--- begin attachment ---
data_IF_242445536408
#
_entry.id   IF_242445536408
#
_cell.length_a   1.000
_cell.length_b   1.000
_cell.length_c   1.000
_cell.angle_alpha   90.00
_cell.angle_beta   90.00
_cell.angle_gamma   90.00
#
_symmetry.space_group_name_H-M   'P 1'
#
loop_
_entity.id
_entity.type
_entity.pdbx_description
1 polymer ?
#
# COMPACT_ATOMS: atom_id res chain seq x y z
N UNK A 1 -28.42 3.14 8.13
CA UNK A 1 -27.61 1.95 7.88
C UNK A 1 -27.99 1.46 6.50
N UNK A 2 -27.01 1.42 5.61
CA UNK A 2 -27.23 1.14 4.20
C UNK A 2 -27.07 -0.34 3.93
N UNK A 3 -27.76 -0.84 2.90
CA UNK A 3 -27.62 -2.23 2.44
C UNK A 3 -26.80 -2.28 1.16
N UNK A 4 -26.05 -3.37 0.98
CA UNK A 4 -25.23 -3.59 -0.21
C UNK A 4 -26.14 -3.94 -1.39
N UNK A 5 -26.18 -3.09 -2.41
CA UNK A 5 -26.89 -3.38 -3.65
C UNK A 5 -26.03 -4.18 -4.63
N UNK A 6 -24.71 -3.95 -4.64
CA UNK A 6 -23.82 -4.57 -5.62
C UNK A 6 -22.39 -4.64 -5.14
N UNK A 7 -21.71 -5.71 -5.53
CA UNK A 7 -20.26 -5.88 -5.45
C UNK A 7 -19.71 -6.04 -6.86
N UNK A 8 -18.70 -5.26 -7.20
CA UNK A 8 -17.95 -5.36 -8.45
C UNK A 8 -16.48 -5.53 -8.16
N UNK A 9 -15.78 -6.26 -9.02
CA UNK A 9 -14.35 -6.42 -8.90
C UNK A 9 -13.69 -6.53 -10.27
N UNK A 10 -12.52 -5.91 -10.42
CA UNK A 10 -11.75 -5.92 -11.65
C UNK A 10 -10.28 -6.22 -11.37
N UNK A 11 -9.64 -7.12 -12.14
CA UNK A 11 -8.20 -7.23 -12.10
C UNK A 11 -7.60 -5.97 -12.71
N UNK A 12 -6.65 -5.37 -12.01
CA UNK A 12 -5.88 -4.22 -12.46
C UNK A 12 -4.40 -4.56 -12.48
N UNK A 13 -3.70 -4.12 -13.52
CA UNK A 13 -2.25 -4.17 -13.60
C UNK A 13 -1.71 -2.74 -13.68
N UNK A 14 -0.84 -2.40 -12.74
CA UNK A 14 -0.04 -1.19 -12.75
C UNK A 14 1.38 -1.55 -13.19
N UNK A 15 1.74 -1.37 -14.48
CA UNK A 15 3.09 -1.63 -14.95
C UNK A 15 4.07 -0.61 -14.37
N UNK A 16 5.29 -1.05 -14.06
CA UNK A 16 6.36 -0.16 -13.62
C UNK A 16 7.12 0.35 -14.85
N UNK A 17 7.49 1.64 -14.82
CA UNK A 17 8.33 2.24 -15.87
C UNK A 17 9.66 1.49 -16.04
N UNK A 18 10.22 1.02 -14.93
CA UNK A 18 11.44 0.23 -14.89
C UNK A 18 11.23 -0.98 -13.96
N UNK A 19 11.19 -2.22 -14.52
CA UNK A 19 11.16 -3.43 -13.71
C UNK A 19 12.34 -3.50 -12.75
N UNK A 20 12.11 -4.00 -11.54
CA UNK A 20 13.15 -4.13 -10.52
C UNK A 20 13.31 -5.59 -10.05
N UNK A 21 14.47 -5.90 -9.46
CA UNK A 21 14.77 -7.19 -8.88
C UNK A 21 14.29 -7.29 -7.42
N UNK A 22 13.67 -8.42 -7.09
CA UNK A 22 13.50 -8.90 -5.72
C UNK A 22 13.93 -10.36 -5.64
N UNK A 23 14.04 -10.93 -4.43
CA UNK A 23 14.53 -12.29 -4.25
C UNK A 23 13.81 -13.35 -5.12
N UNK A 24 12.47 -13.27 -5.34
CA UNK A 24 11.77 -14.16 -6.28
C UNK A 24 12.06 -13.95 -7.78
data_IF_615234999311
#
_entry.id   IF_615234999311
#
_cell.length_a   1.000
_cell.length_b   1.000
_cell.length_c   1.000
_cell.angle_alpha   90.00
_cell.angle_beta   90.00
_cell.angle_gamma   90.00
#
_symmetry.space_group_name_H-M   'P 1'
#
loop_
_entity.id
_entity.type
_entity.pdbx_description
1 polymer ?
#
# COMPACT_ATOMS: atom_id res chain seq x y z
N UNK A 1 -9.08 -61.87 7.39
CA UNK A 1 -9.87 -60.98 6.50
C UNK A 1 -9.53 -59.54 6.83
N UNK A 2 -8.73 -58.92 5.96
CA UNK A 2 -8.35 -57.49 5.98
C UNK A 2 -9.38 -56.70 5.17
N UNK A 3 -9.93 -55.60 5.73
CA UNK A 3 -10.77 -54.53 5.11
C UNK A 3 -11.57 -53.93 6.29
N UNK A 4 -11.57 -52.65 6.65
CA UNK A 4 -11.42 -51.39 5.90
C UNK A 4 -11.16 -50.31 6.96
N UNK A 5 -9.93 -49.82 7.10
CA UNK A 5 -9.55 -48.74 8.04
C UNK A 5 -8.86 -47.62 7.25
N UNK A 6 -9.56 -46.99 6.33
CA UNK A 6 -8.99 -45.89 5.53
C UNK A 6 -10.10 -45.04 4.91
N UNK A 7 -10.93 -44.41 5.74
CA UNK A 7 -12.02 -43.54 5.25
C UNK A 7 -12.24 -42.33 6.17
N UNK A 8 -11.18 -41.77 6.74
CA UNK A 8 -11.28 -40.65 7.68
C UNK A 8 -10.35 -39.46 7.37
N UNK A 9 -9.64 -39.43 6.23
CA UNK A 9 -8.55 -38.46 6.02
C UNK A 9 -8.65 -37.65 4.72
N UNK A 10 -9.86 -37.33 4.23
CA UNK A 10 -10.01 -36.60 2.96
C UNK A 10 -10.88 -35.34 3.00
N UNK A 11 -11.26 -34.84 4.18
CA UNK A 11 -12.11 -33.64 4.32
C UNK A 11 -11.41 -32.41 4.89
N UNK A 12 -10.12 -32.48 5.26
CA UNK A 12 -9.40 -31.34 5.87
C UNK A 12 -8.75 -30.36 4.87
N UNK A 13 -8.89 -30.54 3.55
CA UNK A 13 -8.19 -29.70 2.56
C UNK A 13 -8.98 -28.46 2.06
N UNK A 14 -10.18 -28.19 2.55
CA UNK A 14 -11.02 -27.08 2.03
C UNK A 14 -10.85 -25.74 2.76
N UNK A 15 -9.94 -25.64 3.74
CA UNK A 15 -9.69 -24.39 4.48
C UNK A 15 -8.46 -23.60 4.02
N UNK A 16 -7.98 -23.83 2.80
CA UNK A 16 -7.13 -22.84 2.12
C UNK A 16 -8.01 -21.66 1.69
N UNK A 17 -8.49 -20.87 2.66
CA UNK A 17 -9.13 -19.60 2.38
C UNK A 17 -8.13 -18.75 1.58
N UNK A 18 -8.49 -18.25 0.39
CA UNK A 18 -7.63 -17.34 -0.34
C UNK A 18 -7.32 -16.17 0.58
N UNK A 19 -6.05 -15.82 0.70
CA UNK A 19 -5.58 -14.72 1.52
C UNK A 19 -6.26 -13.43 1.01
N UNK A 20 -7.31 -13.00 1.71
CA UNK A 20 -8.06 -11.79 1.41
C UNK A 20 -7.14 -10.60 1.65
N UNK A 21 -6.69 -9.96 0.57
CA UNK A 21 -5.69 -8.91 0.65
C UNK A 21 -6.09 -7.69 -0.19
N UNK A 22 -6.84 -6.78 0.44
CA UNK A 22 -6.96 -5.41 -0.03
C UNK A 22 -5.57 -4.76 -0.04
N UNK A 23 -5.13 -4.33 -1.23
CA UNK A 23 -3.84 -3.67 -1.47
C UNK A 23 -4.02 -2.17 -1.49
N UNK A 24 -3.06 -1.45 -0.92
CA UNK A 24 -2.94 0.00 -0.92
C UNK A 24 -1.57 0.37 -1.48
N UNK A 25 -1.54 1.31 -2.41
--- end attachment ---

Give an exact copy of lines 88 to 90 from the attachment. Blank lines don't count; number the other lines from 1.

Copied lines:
CA UNK A 23 14.53 -12.29 -4.25
C UNK A 23 13.81 -13.35 -5.12
N UNK A 24 12.47 -13.27 -5.34